Pediatric neurologists, also known as child neurologists, are medical doctors that specialize in the nervous…
Memory loss in itself can be terrifying, especially as you get older. No one wants to think they’re on the road to dementia and forgetting all the things they once loved. But adding in other issues, such as vertigo, can make this transition even scarier for you.
This is where our skilled team comes in. At the Neurology Center for Epilepsy and Seizures, we aim to help you navigate your symptoms and land on a diagnosis. Dr. Amor Mehta helps you understand what’s going on with your body and gives you realistic treatment options.
It’s common to get the terms vertigo and dizziness confused with each other. Although both terms are similar, the causes of each problem are different from the other.
Vertigo refers to the actual feeling that your surroundings are spinning or moving when they aren’t. Dizziness, on the other hand, is a broad term to describe the feeling of being light-headed and losing your balance.
Vertigo differs from dizziness because it’s caused by an issue in your central nervous system or a problem with your inner ear. Since your central nervous system is a pretty broad term, it’s good to understand the conditions that may cause you to have episodes of vertigo. Some of these causes include:
- Multiple sclerosis
If none of these issues are the cause of your vertigo, it’s most likely due to problems within your ear that are disrupting your balance. Meniere’s disease and benign paroxysmal positional vertigo are inner ear conditions that can cause you to experience vertigo episodes due to the disruption in your centers for balance.
Although balance issues are probably the most common symptom of vertigo, it can also produce other problems such as:
- Involuntary eye movement
- Ear ringing
Vertigo can be linked to many other diseases and disorders, or it can be an issue all in itself. However, when signs of memory loss are involved, you might be dealing with an early indication of dementia.
What is dementia?
Dementia refers to symptoms connected to the loss of memory, thinking, and decreasing social abilities. These symptoms can often be so severe that they affect your everyday life and functioning. Dementia isn’t the primary disease, though; there’s usually another diagnosis causing dementia symptoms.
There are a lot of different medical disorders that are linked to dementia. Some of these problems are categorized under progressive dementia. These types of medical problems include:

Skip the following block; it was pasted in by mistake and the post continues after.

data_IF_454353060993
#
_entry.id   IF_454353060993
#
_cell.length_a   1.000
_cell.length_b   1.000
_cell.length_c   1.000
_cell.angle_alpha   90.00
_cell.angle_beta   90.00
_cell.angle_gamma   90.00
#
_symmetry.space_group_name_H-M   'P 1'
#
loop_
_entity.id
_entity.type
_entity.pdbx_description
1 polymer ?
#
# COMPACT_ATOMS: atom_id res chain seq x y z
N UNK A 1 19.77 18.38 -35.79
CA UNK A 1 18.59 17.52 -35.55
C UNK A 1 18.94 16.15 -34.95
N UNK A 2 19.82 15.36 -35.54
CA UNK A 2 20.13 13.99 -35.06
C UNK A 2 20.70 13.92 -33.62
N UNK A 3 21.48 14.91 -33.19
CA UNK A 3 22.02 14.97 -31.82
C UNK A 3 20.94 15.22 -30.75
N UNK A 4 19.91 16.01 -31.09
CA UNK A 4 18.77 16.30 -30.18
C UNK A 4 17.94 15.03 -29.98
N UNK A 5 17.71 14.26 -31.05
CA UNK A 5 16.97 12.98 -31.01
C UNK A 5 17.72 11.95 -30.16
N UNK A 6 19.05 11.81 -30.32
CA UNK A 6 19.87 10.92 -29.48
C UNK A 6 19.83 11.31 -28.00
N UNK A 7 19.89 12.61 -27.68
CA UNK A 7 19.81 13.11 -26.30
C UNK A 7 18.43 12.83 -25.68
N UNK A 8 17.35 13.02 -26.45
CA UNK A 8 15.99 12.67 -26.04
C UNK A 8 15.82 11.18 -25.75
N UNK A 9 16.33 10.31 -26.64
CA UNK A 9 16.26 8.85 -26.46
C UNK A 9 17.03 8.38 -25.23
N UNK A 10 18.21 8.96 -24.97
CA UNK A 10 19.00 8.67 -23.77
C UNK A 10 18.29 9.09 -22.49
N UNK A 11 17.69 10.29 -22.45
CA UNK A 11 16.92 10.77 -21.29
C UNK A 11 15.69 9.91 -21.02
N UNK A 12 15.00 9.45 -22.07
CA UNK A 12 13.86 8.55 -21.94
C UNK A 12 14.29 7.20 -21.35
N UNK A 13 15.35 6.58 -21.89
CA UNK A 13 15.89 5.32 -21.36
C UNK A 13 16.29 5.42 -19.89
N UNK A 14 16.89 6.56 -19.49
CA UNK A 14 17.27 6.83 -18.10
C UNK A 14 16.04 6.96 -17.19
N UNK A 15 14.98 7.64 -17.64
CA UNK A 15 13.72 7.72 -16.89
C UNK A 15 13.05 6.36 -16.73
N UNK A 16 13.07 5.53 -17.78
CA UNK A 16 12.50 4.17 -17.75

- Let body dementia
- Alzheimer’s disease
- Frontotemporal dementia
- Mixed dementia
- Vascular dementia
Alzheimer’s disease is the most common form of progressive dementia that affects older people with the above conditions. However, if you have memory loss alone, it doesn’t always mean that you’re dealing with a form of dementia.
Dementia and vertigo: Are they linked?
To understand how these disorders are linked, you first need to know something about your brain. Your cerebellum is the part of your brain that controls your body movements. When there is a problem with this part of your brain, it can cause balance issues, like vertigo.
Because of this, episodes of vertigo are sometimes the first sign that you may be getting dementia. This is especially true when talking about vascular dementia and Alzheimer’s disease because they affect the balance center of your brain.
When you consider vertigo, vascular dementia is the one type of dementia that should come to your mind. This is because, with this disease, there’s a problem getting oxygenated blood to flow to your cerebellum. Because this part of your brain is vital to body movement, any disruption in blood flow can cause you to feel as though you’re spinning, along with episodes of dizziness.
With vascular dementia, vertigo is one of the first symptoms you’ll experience before any of the other signs begin to show. Alzheimer’s disease is similar because vertigo may be one of the earlier signs you may experience. There’s a specific form of this disease called posterior cortical atrophy, affecting your cerebellum, leading to vertigo and balance problems.
As you can see, vertigo and dementia often go hand in hand together. However, just because you’ve been diagnosed with one doesn’t always mean you’ll experience the other. If you aren’t sure of your symptoms, make sure Dr. Mehta knows how you feel so he can help you come to a proper diagnosis.
When you’ve had enough of constant forgetfulness, call our office at 732-856-5999 to make an appointment or schedule a consultation online today.